Once you have a general understanding of what not to do to deter robots from understanding your website, you can work to improve your ranking. Below are just a few examples of things you can do to help Google interpret your site more favorably.
Content and Language: When writing content for your site, you want to keep the reader in mind. The web is a very different medium than a scholastic journal or a magazine advertisement. Web users often scan pages to quickly grasp the information they seek. Because of this, it's best to write your content in a non-formal, simplified way. It might help to think of this type of writing as conversational - write as if you were speaking.
This can be especially tricky when balancing a conversational tone with one that is professional at UCSF. However, once achieved, it will help improve your Google ranking as the words you write will often match the words a user would search, also known as a keyword.
Keywords: Keywords are fundamental to search. They are the words a user types in Google's search box to find your website. For this reason it's imperative you include the most important search terms on your site, otherwise a user has no chance of finding you. Even better, is to use keywords strategically. SEOmoz.org recommends adding your chosen keyword (of a single page) in the:
- Title tag at least once, preferably twice
- Header tag at least once
- Three times in the body text
- Once in bold
- Once in an 'alt' image tag
Please note that quality keywords are what counts here. You'll want to choose keywords that already exist within your content, or could exist within your content. If you overuse keywords or use keywords that don't fit well within your content, Google may penalize your site.
Meta Description: Including a meta description tag in the head section of your html page is also important, because Google uses this description as the sub-text to describe your page in its search results. Please note, the meta description is not a ranking factor.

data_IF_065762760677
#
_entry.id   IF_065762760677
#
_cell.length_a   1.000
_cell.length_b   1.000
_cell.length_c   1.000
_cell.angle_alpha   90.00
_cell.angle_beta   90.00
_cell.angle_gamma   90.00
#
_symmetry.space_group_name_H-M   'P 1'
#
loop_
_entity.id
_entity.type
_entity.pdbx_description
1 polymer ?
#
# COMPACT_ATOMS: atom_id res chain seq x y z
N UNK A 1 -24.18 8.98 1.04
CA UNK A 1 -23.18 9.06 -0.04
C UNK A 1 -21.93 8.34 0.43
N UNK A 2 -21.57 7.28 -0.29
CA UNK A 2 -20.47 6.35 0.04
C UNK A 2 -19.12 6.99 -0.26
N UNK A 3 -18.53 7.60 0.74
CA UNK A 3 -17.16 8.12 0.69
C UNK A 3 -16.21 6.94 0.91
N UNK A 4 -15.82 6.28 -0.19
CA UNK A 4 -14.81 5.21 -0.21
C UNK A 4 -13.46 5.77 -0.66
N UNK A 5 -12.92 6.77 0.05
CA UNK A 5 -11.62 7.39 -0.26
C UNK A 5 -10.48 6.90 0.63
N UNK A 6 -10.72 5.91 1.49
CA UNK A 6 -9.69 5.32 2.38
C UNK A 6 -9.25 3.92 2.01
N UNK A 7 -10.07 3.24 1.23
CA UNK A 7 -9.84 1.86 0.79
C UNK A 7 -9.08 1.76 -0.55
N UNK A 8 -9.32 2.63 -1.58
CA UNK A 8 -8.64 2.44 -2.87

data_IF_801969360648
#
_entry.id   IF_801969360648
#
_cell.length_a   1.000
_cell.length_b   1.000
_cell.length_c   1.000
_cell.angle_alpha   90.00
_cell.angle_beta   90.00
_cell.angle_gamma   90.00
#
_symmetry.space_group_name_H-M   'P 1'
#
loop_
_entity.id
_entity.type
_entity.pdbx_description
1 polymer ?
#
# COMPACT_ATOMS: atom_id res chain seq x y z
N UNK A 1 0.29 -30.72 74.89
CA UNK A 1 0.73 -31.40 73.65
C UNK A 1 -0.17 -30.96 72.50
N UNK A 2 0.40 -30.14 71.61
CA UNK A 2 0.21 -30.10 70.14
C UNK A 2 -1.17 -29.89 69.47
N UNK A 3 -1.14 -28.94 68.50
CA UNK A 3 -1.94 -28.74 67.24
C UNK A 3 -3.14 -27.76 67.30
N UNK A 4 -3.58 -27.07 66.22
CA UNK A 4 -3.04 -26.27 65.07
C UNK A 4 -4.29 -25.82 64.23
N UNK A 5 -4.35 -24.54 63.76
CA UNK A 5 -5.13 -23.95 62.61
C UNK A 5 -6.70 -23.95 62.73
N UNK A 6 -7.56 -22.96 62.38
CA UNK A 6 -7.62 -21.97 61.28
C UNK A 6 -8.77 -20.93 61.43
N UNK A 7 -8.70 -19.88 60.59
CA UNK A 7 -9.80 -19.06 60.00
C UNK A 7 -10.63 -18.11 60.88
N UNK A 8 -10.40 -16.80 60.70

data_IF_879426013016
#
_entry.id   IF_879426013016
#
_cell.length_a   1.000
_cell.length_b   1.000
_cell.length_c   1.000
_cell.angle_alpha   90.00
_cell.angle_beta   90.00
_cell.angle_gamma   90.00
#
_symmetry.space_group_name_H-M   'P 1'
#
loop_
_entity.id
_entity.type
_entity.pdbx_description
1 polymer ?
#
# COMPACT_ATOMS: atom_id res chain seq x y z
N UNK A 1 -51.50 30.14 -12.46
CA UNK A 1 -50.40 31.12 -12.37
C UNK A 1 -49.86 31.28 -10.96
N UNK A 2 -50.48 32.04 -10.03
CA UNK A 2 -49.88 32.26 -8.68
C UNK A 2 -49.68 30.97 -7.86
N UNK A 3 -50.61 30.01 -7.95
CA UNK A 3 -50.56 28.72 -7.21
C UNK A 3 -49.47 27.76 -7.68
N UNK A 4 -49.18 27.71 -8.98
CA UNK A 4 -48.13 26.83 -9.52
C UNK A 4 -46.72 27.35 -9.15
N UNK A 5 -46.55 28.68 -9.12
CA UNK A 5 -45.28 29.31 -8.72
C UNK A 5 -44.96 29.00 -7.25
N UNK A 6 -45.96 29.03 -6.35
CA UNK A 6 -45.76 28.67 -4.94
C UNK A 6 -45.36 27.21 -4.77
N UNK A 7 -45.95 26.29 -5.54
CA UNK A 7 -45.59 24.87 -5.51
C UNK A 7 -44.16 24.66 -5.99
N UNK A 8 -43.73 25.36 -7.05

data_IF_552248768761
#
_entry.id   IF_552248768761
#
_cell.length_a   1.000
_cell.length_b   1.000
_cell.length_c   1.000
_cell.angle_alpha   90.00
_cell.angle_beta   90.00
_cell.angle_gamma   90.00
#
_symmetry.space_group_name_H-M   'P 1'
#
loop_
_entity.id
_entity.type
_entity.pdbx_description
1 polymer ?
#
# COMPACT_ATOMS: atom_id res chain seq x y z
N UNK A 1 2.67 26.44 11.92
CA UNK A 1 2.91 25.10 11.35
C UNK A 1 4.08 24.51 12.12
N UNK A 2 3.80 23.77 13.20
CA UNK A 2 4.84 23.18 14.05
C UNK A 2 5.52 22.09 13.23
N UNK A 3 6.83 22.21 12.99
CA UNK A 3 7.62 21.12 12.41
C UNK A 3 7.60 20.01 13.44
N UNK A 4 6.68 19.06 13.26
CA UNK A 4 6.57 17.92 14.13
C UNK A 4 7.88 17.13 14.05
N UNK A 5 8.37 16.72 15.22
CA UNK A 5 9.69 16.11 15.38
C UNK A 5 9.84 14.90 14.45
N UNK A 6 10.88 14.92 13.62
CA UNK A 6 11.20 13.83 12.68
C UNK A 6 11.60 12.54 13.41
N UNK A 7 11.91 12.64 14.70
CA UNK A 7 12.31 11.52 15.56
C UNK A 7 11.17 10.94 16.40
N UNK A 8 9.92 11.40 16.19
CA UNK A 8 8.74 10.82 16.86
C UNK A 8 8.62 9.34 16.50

URL Name: You'll also want to include keywords in your web address (or URL) to help optimize your site. Just make sure not to overuse keywords and keep your URL short, simple and descriptive.
Link Building: Another tactic you can use to increase your site's ranking is to help influence it's 'importance' (or popularity) rating through link building. The goal is to have other, 'important' sites link to you. Some of these links will come naturally, by sites and companies that want to reference your site. Others you can try to obtain by reaching out and suggesting they link to you as a resource. You can also include a link to your site on multiple websites across the web, via blog comments, forums, user profiles or guestbook signings.
You're Not Done Yet
Search ranking is mysterious, and SEO is constantly changing. These are two things we know for sure. So, just because you create a website considering all of the above, it doesn't mean your job is done. Google is constantly changing their algorithm to improve the accuracy of results and to improve the human sensibility of their robots. They also change it to help keep spam sites off their rankings. If they told the world their secrets, spammers would have this information, too, and suddenly Google would be known as Goofle, Goofy's internet counterpart.
So, be sure to keep up to date with SEO's shifting landscape by checking out SEO blogs and research groups, such as SEOmoz.